6 Brilliant Ways to Avoid and Conquer Writer’s Block

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This is the second part of my series about writing. You can read the first part here.

Google writer’s block and this is what you’ll find at the top :

writer’s block

ˌrʌɪtəz ˈblɒk/

phrase of writer

ˌrʌɪtəz ˈblɒk/

  1. 1.

    the condition of being unable to think of what to write or how to proceed with writing.

Writer’s block can afflict anyone, anytime. Remember that time when you felt you hadn’t written anything on your blog for a fortnight and yet couldn’t think of one topic to write on? That’s writer’s block. No vaccine can stop you from being struck by it once in your lifetime (at the very least). We are going to look at ideas on how to prevent and conquer it.

Avoiding Writer’s Block :

1. Be Clear About Your Writing Goals :

63250105.jpgWriter’s block won’t announce in advance when it is going to strike. What, then, should you do? Be aware of what you want to achieve with your writing. If you are a recreational blogger, writing when the mood takes you and when there’s enough time, you should know your niche and what your last few posts are building towards. If you have a troubleshooting blog, you must know what kind of posts your readers expect from you. E.g., what can you write next that will solve their problems?

How does this help?

Being clear about the type of content you are going to put up helps in uncluttering the mind and focussing when the going gets tough. When you are stuck, having an idea of what the audience desires from you can be extremely helpful in making through.

2. Write Regularly :

tumblr_nlqomysNet1syd000o1_400.jpgLet’s face it. How often do you write? Daily? Weekly? Your frequency of getting up-close-and-personal with your pen/keyboard is inversely proportional to the likelihood of your getting stuck with writer’s block. Your brain is like any other muscle. The more you exercise it, the better and more handsome its output will be. So like those abs and biceps you obsess on for hours every week, let your brain work too.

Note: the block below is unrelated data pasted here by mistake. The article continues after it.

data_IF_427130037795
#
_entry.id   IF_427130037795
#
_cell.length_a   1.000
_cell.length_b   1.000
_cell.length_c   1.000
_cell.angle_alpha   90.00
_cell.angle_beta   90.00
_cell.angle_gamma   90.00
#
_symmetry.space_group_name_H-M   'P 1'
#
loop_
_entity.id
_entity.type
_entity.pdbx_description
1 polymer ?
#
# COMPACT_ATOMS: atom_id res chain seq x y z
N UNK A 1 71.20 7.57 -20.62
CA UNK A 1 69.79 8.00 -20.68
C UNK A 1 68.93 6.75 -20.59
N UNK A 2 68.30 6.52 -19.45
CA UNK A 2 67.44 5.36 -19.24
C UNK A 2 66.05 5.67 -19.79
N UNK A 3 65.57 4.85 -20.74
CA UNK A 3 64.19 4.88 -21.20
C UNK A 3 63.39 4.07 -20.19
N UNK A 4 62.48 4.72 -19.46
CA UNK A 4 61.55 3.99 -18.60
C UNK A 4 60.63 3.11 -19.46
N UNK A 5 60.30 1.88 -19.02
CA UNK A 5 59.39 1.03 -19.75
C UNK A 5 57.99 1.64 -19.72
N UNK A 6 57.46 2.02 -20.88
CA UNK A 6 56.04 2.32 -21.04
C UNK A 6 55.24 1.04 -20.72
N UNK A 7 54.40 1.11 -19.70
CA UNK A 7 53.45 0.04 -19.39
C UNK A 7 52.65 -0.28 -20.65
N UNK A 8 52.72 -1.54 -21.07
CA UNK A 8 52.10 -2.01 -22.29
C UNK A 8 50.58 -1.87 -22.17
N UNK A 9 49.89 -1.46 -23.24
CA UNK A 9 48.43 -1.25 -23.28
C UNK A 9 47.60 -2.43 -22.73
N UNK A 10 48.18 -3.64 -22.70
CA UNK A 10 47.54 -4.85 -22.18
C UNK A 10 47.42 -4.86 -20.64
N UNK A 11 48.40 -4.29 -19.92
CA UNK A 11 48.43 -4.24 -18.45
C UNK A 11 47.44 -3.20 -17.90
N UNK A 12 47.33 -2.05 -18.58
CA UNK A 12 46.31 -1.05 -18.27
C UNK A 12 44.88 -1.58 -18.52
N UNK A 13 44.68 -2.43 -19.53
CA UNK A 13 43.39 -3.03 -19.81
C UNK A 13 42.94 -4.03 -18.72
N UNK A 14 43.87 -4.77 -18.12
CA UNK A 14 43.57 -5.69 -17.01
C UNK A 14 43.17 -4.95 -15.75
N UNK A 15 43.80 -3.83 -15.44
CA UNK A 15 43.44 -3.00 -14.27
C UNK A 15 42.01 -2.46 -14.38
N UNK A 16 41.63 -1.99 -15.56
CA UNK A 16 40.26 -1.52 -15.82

As with gymming, writing also demands regular attention. The best way is to write daily. That way, your brain keeps analysing and forming new ideas making it essentially an idea generator. No more poring over the blank screen for hours on end. Get. Set. Write.

Conquering Writer’s Block :

3. Use Life Experiences :

0353f735733df4e7e00e7ec3f011ca15.jpgOften when you’ve had to take a long break from your writing because of prolonged and pressing real-life situations, you may find it difficult to slot right back into the frame of mind you had before the interruption. The flow is disturbed and finding new things to write about can be a difficulty.

Enter : your own life.

Regardless of the kind of blog you have, you can find inspiration.

Photography blog? Post that wonderful landscape shot of the sunset you snapped. Like this one.

Cooking blog? Tell your readers about the delicious recipe you had when you went to your aunt’s.

Travel blog? Tell them of the places you went to, or the ones that are your dream destinations (with reasons).

Anonymous blog? Tell them the four things your learnt in your break that have helped you resolve to be a better human being.

All these examples are meant to convey one thing — there are any number of ideas that we can use from our daily experiences and create a blog post out of them. Sample this post where I tell the story of how I made a desperate sprint after a running train (I actually ran 😀 ).

4. Dumping Sessions :

22571558d37c14cd6b7c8c69e06b9f63